On September 28, Damon Thibodeaux was freed from death row in Louisiana after an extensive investigation, including DNA testing and the cooperation of Jefferson Parrish District Attorney Paul Connick. Thibodeaux was sentenced to death for the 1996 rape and murder of his cousin. He at first confessed to the attack after a nine-hour interrogation by detectives. He recanted a few hours later and claimed his confession was coerced.
Another deadly mistake has been uncovered and corrected. Michael Keenan was released from Ohio’s death row today, after serving 24 year of imprisonment, for a crime he did not commit. This is Ohio’s second exoneration in nine months, the seventh since 1976 when the death penalty was resumed in the United States and the 141st nationally.
A few years ago, Antonin Scalia, one of the nine justices on the US supreme court, made a bold statement. There has not been, he said, "a single case – not one – in which it is clear that a person was executed for a crime he did not commit. If such an event had occurred … the innocent's name would be shouted from the rooftops."
When the Supreme Court reinstituted the death penalty 35 years ago, it did so provisionally. Since then, it has sought to articulate legal standards for states to follow that would ensure the fair administration of capital punishment and avoid the arbitrariness and discrimination that had led it to strike down all state death penalty statutes in 1972.
“Death by Fire,” a very compelling documentary by PBS’ “Frontline” about wrongly convicted and executed Texas death row prisoner Cameron Todd Willingham. He was sentenced to death for killing his three children by arson, but as the program made clear once again, junk science and poor fire investigation methodology resulted in Willingham’s wrongful conviction. The National Coalition to Abolish the Death Penalty and The Innocence Project notes that evidence released in recent years, beginning before Todd Willingham was executed in 2004, lead to the “inescapable conclusion that Willingham did not set the fire for which he was executed.”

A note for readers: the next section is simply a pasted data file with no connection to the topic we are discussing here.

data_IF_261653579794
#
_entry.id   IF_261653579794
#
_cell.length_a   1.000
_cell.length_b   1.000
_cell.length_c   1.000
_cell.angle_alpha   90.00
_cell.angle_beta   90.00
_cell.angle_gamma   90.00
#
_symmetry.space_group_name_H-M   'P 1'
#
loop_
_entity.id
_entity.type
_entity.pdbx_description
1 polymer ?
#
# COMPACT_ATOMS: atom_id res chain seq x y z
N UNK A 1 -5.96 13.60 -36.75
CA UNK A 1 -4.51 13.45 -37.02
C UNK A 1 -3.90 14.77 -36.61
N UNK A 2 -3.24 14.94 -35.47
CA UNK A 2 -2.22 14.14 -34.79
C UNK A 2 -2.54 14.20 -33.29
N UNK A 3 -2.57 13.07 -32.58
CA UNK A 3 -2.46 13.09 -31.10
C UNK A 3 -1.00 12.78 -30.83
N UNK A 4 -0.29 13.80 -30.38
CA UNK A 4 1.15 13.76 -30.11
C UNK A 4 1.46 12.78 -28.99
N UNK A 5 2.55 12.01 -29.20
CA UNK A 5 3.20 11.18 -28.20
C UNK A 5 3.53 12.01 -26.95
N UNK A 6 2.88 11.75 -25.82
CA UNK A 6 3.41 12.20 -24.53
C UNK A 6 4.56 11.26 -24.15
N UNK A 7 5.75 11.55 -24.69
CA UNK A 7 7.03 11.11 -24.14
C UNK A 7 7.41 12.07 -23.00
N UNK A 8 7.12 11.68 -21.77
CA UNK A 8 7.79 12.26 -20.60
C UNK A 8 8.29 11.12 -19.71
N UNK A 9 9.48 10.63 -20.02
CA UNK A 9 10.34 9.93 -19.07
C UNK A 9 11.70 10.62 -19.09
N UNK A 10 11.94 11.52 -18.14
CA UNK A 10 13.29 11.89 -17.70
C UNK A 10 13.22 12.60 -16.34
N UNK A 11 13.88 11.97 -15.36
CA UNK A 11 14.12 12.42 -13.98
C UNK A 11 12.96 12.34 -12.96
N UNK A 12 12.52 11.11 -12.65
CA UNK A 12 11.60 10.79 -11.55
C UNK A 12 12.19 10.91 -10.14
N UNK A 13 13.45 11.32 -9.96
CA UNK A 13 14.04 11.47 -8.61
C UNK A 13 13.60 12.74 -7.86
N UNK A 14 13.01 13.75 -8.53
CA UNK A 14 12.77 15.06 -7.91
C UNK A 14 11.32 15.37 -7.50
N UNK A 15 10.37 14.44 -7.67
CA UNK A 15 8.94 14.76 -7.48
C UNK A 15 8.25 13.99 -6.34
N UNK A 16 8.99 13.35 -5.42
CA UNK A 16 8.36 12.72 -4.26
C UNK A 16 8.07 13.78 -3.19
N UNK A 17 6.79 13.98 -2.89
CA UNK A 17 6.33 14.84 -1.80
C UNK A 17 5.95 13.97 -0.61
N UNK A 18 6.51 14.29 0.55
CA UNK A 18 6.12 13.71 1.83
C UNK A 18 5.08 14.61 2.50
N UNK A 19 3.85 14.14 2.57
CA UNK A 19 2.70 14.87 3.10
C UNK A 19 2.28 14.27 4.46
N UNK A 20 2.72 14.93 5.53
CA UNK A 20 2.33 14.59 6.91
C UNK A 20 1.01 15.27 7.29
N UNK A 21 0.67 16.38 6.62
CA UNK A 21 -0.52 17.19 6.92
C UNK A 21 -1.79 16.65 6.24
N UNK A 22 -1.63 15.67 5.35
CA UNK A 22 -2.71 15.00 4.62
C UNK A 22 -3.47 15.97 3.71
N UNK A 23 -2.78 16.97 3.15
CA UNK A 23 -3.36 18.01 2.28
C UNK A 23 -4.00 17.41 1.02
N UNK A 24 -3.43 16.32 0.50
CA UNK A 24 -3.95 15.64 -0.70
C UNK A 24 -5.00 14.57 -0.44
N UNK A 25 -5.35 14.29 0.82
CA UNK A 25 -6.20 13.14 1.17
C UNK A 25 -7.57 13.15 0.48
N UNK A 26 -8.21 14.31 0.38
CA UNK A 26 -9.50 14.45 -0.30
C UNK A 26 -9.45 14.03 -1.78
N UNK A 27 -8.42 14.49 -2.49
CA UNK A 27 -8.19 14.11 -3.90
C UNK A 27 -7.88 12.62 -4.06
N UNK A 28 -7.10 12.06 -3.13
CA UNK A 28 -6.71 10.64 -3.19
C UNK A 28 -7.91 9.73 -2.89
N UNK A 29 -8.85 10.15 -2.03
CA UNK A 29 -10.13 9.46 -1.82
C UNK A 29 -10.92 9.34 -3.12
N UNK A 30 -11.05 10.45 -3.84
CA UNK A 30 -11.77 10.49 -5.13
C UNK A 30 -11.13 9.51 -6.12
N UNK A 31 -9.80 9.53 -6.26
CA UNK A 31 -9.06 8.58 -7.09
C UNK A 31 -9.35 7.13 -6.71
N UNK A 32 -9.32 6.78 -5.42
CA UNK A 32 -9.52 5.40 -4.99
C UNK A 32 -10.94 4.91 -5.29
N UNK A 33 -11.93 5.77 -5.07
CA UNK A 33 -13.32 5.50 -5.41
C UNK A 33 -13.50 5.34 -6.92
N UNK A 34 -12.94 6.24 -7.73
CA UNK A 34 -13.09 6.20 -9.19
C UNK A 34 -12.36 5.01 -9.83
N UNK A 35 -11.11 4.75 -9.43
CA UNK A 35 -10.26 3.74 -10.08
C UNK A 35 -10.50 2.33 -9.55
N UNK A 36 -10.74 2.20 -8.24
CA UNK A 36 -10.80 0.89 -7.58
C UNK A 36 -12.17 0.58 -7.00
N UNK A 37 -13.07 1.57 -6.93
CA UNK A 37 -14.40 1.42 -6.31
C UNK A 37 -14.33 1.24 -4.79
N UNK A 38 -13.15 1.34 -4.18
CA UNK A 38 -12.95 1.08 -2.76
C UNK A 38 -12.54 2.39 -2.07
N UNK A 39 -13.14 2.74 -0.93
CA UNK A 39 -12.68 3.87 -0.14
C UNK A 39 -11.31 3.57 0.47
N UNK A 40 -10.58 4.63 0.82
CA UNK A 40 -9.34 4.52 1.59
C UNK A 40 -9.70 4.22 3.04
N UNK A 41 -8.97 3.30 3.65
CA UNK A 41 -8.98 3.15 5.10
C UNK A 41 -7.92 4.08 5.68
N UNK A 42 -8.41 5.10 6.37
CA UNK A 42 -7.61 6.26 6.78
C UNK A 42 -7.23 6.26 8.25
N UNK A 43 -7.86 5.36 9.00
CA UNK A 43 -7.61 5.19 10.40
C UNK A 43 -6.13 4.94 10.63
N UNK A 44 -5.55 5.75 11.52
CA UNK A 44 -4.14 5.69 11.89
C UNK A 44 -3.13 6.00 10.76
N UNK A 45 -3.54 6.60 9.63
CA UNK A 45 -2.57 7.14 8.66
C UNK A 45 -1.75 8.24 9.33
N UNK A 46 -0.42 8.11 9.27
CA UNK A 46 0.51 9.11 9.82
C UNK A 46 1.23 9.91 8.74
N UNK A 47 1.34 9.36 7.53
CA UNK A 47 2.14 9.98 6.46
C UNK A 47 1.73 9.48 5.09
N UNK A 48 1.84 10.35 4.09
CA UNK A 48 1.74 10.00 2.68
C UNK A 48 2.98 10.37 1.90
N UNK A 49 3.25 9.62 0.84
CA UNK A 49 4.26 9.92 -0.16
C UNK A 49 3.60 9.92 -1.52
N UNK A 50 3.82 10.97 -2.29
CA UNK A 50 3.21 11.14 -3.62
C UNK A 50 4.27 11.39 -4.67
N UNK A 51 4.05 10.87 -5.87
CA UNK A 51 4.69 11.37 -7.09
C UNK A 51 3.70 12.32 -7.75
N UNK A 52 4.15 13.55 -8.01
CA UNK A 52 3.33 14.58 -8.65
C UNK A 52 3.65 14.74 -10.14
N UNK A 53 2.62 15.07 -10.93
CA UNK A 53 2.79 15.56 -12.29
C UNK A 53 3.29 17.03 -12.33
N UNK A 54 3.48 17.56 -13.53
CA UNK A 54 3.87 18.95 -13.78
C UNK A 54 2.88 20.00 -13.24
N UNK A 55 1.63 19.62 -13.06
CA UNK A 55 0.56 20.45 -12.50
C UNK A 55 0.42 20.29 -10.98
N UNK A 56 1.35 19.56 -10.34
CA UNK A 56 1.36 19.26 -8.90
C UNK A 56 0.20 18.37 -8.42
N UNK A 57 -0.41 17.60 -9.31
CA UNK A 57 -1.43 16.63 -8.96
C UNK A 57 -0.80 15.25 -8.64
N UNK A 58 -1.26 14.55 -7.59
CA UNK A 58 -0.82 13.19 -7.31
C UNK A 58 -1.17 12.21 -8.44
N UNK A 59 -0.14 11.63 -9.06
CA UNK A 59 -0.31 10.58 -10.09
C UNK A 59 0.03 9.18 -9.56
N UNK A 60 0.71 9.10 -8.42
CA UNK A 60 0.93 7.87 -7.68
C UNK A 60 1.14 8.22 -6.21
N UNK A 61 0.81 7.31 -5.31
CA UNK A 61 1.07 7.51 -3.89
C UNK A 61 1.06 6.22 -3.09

Submitted by Clarence Pugh on Sat, 12/19/2009 - 1:46am
Oregon has come perilously close to sentencing people to death for crimes they did not commit. Five people have been convicted of murder, or aggravated murder, and given sentences ranging from twenty years in prison to life without the possibility of parole. Death penalty supporters insist that the system in Oregon has made no mistakes because no death sentenced person has been exonerated. It is only through pure luck that this has not happened. Oregon does not need the death penalty – it is too risky and cannot be undone.
By JOHN SCHWARTZ -- It took just 80 words for a federal appeals court to deny Kevin Cooper’s most recent plea to avoid execution. But attached to that order was a forceful 101-page dissent by a judge, all but pleading to spare Mr. Cooper’s life. “The State of California may be about to execute an innocent man,” it began. The judge who wrote the dissent, William A. Fletcher of the United States Court of Appeals for the Ninth Circuit, in San Francisco, argued that the police and prosecutors had withheld and tampered with evidence in the case for decades; Judge Fletcher even accused the district court of having sabotaged the case.
Within the past two weeks two more men have left a death row prison, found innocent after serving years for crimes that did not commit. These two exonerations mark #134 and #135 since 1973, and five already in the first seven months of 2009. “The five exonerations this year demonstrate that innocent people still face a significant danger of execution in this country”, said Richard Dieter, Executive Director of the Death Penalty Information Center.
Capital punishment is legal in the U.S. state of Oregon. The first execution under the territorial government was in 1851. Capital punishment was made explicitly legal by statute in 1864, and executions have been carried out exclusively at the Oregon State Penitentiary in Salem since 1904. The death penalty was outlawed between 1914 and 1920, again between 1964 and 1978, and then again between a 1981 Oregon Supreme Court ruling and a 1984 ballot measure. Since 1904, about 60 individuals have been executed in Oregon. Aggravated murder is the only crime subject to the penalty of death under Oregon law.